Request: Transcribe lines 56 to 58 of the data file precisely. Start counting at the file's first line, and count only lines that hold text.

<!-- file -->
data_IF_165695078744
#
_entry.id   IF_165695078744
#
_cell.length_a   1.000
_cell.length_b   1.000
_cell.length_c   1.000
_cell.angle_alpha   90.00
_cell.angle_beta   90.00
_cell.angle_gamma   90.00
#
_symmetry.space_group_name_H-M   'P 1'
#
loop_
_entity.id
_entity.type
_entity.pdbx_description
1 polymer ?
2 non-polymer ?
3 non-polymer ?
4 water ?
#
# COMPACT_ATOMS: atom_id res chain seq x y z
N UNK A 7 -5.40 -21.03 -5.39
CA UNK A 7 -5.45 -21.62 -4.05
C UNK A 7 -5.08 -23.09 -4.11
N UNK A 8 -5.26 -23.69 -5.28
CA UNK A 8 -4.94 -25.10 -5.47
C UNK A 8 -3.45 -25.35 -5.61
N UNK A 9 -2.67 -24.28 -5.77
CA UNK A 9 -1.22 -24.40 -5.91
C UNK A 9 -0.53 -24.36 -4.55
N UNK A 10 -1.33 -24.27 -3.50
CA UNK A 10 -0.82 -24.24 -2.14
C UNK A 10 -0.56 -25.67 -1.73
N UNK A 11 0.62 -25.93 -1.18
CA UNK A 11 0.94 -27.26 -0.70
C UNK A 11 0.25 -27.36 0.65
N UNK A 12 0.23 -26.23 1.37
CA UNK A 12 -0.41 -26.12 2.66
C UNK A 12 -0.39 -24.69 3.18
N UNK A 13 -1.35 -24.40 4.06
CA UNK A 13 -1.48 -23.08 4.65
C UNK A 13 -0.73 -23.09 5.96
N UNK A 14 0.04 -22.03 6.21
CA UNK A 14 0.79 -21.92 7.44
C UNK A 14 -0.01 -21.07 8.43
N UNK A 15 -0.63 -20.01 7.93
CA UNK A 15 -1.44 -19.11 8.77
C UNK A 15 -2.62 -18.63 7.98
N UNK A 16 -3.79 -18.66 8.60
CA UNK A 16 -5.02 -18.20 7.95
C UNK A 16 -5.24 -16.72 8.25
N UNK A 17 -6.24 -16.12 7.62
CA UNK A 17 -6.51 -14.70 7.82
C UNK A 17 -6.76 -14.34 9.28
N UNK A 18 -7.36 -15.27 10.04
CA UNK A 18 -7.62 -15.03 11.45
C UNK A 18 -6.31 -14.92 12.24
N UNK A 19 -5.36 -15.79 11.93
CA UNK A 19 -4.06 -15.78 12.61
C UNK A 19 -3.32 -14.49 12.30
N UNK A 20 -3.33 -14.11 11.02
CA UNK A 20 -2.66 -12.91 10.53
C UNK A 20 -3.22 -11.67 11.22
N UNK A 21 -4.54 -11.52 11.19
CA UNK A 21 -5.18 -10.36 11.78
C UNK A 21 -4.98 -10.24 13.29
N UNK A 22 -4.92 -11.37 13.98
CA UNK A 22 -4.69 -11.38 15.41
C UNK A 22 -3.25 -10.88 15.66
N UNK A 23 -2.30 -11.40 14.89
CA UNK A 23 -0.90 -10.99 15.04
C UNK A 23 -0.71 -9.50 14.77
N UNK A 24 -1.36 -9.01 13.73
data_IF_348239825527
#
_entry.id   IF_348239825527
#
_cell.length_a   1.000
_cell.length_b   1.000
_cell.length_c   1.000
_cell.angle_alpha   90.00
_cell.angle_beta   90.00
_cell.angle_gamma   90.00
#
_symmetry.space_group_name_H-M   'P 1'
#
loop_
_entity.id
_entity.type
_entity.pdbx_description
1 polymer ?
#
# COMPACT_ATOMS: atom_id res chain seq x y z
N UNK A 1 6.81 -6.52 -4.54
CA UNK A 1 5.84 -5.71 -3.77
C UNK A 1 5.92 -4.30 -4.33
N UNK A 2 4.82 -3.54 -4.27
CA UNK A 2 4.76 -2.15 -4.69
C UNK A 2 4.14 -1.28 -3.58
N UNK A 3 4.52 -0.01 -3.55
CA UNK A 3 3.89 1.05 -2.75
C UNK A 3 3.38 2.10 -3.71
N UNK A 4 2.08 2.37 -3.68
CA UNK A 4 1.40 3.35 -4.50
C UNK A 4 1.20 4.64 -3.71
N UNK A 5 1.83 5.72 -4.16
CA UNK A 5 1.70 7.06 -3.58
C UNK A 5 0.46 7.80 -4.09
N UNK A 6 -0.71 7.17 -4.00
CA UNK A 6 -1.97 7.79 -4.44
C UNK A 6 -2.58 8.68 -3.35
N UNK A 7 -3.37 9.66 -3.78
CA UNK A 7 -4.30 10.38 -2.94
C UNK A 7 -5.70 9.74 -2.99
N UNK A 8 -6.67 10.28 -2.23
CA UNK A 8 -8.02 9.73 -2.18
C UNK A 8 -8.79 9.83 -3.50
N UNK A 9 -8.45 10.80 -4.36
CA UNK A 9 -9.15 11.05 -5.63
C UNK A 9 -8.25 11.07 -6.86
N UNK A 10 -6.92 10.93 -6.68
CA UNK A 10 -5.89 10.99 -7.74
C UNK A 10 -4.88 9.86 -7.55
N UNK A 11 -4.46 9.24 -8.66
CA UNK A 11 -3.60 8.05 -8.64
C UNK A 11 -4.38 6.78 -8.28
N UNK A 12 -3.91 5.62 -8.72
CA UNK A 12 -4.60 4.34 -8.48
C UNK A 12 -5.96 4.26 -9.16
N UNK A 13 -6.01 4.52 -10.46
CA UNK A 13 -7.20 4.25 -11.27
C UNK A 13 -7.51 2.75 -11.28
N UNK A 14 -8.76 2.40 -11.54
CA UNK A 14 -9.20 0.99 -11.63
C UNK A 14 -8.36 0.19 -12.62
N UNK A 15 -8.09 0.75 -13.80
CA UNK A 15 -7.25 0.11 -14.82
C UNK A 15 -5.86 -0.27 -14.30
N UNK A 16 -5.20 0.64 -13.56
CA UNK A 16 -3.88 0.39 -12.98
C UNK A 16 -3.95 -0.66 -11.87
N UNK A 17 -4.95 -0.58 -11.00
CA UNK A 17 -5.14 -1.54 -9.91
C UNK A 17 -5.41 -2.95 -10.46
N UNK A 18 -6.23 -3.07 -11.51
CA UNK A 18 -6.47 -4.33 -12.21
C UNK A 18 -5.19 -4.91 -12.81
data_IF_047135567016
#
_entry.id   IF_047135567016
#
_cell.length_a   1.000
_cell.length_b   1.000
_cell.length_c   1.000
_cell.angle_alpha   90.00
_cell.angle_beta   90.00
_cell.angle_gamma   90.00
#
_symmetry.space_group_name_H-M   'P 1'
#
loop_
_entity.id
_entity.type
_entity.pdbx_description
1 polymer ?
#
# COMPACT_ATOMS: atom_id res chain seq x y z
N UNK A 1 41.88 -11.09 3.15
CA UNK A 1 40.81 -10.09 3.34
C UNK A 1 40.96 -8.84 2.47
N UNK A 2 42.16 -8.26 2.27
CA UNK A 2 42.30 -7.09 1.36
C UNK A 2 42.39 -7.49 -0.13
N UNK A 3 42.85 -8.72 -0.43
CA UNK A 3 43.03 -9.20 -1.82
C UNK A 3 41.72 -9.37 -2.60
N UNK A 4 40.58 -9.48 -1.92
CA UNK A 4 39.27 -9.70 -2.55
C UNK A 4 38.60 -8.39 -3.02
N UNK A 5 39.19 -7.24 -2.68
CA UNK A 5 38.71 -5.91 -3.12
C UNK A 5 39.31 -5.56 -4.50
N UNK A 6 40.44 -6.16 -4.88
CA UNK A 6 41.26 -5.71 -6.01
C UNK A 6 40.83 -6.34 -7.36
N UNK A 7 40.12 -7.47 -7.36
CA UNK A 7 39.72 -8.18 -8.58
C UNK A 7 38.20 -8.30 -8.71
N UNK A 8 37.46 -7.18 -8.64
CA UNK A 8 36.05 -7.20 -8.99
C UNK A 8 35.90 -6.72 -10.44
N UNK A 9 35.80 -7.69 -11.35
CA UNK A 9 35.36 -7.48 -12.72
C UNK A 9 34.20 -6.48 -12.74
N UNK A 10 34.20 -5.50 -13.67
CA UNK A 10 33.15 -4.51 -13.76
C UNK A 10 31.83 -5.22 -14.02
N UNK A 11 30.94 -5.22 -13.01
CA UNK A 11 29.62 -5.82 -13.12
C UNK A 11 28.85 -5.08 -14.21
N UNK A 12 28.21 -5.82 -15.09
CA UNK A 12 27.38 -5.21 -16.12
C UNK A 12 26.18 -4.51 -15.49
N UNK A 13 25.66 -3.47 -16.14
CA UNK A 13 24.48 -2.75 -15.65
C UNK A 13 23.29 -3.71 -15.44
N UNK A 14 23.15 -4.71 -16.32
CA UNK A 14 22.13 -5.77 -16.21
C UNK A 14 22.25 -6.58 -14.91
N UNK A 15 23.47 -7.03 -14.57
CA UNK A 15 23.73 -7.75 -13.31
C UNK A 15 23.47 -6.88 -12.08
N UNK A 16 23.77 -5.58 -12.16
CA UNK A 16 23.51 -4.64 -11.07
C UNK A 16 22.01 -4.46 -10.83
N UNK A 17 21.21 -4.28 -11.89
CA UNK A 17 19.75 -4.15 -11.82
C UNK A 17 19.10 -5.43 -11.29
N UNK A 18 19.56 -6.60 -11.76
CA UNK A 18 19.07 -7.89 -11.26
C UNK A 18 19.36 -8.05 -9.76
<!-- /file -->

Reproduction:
C UNK A 17 -6.76 -14.34 9.28
N UNK A 18 -7.36 -15.27 10.04
CA UNK A 18 -7.62 -15.03 11.45